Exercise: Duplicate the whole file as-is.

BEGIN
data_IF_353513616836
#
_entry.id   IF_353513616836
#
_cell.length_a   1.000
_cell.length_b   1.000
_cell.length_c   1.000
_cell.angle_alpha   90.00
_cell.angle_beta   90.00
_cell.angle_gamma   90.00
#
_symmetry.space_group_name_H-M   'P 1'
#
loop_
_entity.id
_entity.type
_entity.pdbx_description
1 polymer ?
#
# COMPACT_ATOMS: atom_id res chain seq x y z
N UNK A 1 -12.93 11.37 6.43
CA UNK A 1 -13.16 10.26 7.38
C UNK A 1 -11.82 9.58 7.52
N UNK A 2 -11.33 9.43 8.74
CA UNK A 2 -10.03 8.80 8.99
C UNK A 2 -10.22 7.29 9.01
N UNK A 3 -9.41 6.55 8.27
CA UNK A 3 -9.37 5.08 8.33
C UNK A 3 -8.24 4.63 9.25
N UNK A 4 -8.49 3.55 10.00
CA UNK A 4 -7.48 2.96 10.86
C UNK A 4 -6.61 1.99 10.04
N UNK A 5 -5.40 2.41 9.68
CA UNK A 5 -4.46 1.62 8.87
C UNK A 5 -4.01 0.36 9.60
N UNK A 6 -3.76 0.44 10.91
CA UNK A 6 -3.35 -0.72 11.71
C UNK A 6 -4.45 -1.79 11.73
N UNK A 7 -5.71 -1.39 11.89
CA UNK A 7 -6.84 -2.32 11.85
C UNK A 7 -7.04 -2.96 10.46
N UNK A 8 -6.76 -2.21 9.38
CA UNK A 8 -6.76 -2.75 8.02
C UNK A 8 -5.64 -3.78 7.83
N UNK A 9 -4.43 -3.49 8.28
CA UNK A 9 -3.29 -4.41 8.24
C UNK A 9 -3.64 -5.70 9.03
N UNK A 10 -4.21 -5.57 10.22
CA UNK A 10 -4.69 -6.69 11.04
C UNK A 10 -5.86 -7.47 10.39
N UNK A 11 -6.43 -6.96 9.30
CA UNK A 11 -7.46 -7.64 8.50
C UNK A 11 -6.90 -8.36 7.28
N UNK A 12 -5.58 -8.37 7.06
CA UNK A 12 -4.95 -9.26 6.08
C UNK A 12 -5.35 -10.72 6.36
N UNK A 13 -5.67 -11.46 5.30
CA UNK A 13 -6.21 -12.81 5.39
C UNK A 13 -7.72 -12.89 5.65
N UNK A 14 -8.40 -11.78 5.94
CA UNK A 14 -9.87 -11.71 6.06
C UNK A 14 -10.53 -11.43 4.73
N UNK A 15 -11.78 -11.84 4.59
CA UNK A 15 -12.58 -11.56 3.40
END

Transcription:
data_IF_353513616836
#
_entry.id   IF_353513616836
#
_cell.length_a   1.000
_cell.length_b   1.000
_cell.length_c   1.000
_cell.angle_alpha   90.00
_cell.angle_beta   90.00
_cell.angle_gamma   90.00
#
_symmetry.space_group_name_H-M   'P 1'
#
loop_
_entity.id
_entity.type
_entity.pdbx_description
1 polymer ?
#
# COMPACT_ATOMS: atom_id res chain seq x y z
N UNK A 1 -12.93 11.37 6.43
CA UNK A 1 -13.16 10.26 7.38
C UNK A 1 -11.82 9.58 7.52
N UNK A 2 -11.33 9.43 8.74
CA UNK A 2 -10.03 8.80 8.99
C UNK A 2 -10.22 7.29 9.01
N UNK A 3 -9.41 6.55 8.27
CA UNK A 3 -9.37 5.08 8.33
C UNK A 3 -8.24 4.63 9.25
N UNK A 4 -8.49 3.55 10.00
CA UNK A 4 -7.48 2.96 10.86
C UNK A 4 -6.61 1.99 10.04
N UNK A 5 -5.40 2.41 9.68
CA UNK A 5 -4.46 1.62 8.87
C UNK A 5 -4.01 0.36 9.60
N UNK A 6 -3.76 0.44 10.91
CA UNK A 6 -3.35 -0.72 11.71
C UNK A 6 -4.45 -1.79 11.73
N UNK A 7 -5.71 -1.39 11.89
CA UNK A 7 -6.84 -2.32 11.85
C UNK A 7 -7.04 -2.96 10.46
N UNK A 8 -6.76 -2.21 9.38
CA UNK A 8 -6.76 -2.75 8.02
C UNK A 8 -5.64 -3.78 7.83
N UNK A 9 -4.43 -3.49 8.28
CA UNK A 9 -3.29 -4.41 8.24
C UNK A 9 -3.64 -5.70 9.03
N UNK A 10 -4.21 -5.57 10.22
CA UNK A 10 -4.69 -6.69 11.04
C UNK A 10 -5.86 -7.47 10.39
N UNK A 11 -6.43 -6.96 9.30
CA UNK A 11 -7.46 -7.64 8.50
C UNK A 11 -6.90 -8.36 7.28
N UNK A 12 -5.58 -8.37 7.06
CA UNK A 12 -4.95 -9.26 6.08
C UNK A 12 -5.35 -10.72 6.36
N UNK A 13 -5.67 -11.46 5.30
CA UNK A 13 -6.21 -12.81 5.39
C UNK A 13 -7.72 -12.89 5.65
N UNK A 14 -8.40 -11.78 5.94
CA UNK A 14 -9.87 -11.71 6.06
C UNK A 14 -10.53 -11.43 4.73
N UNK A 15 -11.78 -11.84 4.59
CA UNK A 15 -12.58 -11.56 3.40